Five Key Insights from the 2017 Ethics and Compliance Survey

Our ethics and compliance environment is rapidly changing, so sharing insights along the way is vital. That’s why we recently teamed up with The Ethisphere Institute to conduct the 2017 Ethics and Compliance Survey. Senior Ethisphere analysts and Convercent partners surveyed senior-level executives in ethics and compliance worldwide in early 2017.

The results reinforce that an ethical culture is gaining importance in the executive suite and the boardroom. The survey also shows the need for all employees from top to bottom to be aware of it and participate in it—driven by company leadership. While chief ethics and compliance officers (CECOs) face challenges in tying ethics and values to the core of the business due to program gaps and inefficiencies, opportunities to make this important shift are clear. Here are five key insights from the “2017 Ethics and Compliance Survey” report:

  1. Limited program visibility – Many companies are behind the technology curve, wrestling a mountain of compliance data using legacy processes, outdated tools, and disconnected systems. A surprising 88% of respondents continue to use spreadsheets as an ethics and compliance reporting tool, impeding their ability to proactively address ethics and compliance risk.
  2. Data silos and the impact on decision-making – Most organizations manually gather data from multiple departments and different systems for ethics and compliance reporting. And 74% collaborate via email, creating a divide between analysis and decision-making and real-time data.
  3. Open-door reporting gaps – 94% of respondents report capturing ethical incidents via hotline calls, 90% through website forms, and 40% through open-door/proxy reports (which means that 60% aren’t currently tracking open-door reports or reports received by managers). A 2016 Ethisphere survey, “Ethical Culture and Perceptions Assessment,” reveals that 73% of employees in the overall culture data set raise concerns primarily with their manager, their manager’s manager, or HR, creating a huge gap in company-wide ethics and compliance reporting.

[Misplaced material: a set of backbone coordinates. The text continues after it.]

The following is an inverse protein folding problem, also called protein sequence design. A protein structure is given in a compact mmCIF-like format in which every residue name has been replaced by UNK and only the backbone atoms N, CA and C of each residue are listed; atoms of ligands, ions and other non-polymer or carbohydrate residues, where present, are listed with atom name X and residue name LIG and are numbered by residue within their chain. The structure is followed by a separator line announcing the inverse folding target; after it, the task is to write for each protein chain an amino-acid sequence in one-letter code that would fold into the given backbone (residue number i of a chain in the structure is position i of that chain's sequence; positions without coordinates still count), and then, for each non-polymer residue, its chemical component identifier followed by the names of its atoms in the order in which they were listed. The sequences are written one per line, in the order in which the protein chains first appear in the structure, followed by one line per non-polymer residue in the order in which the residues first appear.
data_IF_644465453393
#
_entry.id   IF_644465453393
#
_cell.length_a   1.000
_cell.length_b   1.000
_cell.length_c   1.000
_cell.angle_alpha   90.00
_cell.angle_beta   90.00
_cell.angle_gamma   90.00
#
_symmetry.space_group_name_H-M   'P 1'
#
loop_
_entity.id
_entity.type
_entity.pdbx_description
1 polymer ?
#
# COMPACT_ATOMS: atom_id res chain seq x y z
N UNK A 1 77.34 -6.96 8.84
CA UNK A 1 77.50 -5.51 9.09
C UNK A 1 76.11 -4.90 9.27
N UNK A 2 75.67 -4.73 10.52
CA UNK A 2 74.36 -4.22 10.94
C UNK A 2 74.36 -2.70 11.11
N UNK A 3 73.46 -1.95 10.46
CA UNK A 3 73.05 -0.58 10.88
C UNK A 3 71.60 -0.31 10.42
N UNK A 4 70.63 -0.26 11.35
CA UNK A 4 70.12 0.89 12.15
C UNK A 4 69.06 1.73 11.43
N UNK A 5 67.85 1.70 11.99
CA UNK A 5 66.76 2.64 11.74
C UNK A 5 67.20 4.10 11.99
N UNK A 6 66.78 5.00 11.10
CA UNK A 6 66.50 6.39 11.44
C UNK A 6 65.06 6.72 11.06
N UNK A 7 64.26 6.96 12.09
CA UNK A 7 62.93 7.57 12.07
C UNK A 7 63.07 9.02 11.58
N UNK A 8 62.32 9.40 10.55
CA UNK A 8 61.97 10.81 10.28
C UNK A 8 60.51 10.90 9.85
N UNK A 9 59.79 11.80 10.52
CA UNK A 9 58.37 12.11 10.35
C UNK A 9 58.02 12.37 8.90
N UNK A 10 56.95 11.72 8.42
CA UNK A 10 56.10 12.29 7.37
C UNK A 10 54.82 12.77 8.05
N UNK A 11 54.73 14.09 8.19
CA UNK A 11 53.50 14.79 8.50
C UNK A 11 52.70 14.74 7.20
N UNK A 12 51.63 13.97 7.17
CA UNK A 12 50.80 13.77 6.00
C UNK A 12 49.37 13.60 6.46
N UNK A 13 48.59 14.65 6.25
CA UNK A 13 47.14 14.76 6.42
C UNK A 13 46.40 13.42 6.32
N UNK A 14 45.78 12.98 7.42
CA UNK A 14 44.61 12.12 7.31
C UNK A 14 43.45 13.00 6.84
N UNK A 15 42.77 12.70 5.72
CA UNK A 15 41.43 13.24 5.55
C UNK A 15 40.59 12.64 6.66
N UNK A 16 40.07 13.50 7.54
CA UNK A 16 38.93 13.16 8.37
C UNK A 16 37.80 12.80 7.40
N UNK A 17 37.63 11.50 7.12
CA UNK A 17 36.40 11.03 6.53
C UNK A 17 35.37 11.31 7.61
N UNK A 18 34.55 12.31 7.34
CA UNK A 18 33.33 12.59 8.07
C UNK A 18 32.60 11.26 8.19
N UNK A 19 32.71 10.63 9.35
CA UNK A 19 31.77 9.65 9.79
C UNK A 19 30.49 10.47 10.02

4. Ineffective root-cause analysis – The survey shows that 50% of respondents don’t track root cause effectively, 26% track root cause ineffectively in spreadsheets, and 25% don’t track root cause at all. This presents particular risk where DOJ Guidance 2.17 and global regulatory requirements are concerned.
  5. The elevating role of the CECO – CECOs are spending more time with their CEOs than ever with 47% talking to their CEOs more than once a month and over 75% designing audits, reviewing results, attending HR training events, and adding ethics and compliance questions to employee surveys.

Ethics and compliance leaders are well positioned to move their programs from reactive to proactive, and to play a pivotal role in influencing the ethical culture of the organization. The good news is that overall, the 335 survey respondents—including CECOs, CCOs, general counsels and others—show an increasing understanding of the importance of ethical behavior as a long-term differentiator.

Interested in learning more about the data and insights revealed in the study? You can download the report, “2017 Ethics and Compliance Survey: Align Business Goals with Your Ethics and Values,” here. We also have an upcoming webinar you might be interested in that will show how software can help you address these ethics and compliance challenges.